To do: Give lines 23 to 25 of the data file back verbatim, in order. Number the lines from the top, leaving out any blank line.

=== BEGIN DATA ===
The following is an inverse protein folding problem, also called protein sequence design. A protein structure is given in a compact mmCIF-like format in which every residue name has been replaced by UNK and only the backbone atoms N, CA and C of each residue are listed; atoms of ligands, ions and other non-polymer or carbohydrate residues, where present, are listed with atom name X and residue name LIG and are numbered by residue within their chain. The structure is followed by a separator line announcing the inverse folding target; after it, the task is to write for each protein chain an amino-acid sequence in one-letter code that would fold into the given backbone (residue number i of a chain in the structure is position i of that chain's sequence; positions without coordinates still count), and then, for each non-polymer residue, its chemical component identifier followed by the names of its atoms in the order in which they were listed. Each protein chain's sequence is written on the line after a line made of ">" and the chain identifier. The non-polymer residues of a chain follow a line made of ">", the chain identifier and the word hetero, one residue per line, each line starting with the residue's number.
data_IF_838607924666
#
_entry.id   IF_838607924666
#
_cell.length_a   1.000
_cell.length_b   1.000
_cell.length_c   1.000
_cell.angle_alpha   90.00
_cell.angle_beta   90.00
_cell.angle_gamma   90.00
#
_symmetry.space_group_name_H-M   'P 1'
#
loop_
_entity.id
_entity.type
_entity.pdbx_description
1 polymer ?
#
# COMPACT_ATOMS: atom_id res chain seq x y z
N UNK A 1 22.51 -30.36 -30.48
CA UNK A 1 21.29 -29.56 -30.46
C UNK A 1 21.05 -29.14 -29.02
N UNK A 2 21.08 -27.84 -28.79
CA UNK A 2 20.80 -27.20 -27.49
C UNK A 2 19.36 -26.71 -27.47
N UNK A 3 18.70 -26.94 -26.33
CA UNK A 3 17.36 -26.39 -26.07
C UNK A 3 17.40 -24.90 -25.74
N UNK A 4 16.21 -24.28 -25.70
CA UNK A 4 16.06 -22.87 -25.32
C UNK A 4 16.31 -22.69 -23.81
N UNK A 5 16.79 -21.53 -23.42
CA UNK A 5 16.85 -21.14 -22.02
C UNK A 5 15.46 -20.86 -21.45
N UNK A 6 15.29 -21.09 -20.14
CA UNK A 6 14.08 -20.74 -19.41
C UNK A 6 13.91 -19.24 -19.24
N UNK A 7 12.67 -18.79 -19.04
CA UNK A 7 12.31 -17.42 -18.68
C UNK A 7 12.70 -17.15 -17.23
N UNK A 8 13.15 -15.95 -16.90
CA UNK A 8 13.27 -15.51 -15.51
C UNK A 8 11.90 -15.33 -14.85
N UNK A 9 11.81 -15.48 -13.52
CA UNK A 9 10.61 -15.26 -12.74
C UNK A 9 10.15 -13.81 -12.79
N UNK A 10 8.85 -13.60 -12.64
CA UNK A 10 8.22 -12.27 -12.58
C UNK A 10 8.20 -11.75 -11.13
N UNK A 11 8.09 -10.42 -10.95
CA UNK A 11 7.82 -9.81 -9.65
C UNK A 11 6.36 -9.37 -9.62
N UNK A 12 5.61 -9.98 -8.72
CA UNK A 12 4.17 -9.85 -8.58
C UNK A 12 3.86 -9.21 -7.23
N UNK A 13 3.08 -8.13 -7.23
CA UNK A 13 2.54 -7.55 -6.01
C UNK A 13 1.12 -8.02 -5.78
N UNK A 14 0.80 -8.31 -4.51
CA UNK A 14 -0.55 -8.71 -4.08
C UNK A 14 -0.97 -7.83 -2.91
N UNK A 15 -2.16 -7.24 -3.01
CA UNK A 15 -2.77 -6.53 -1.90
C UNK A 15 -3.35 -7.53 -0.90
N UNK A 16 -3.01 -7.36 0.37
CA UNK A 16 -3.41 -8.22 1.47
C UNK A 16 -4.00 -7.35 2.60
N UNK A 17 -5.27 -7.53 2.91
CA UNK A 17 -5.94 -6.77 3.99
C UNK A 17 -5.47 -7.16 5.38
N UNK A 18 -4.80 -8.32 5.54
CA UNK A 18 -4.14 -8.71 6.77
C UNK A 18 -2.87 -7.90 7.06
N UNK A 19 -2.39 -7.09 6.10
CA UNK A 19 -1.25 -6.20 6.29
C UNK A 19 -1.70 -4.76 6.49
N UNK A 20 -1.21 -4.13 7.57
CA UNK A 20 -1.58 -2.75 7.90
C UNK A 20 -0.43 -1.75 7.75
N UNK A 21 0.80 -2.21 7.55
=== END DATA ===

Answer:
CA UNK A 1 21.29 -29.56 -30.46
C UNK A 1 21.05 -29.14 -29.02
N UNK A 2 21.08 -27.84 -28.79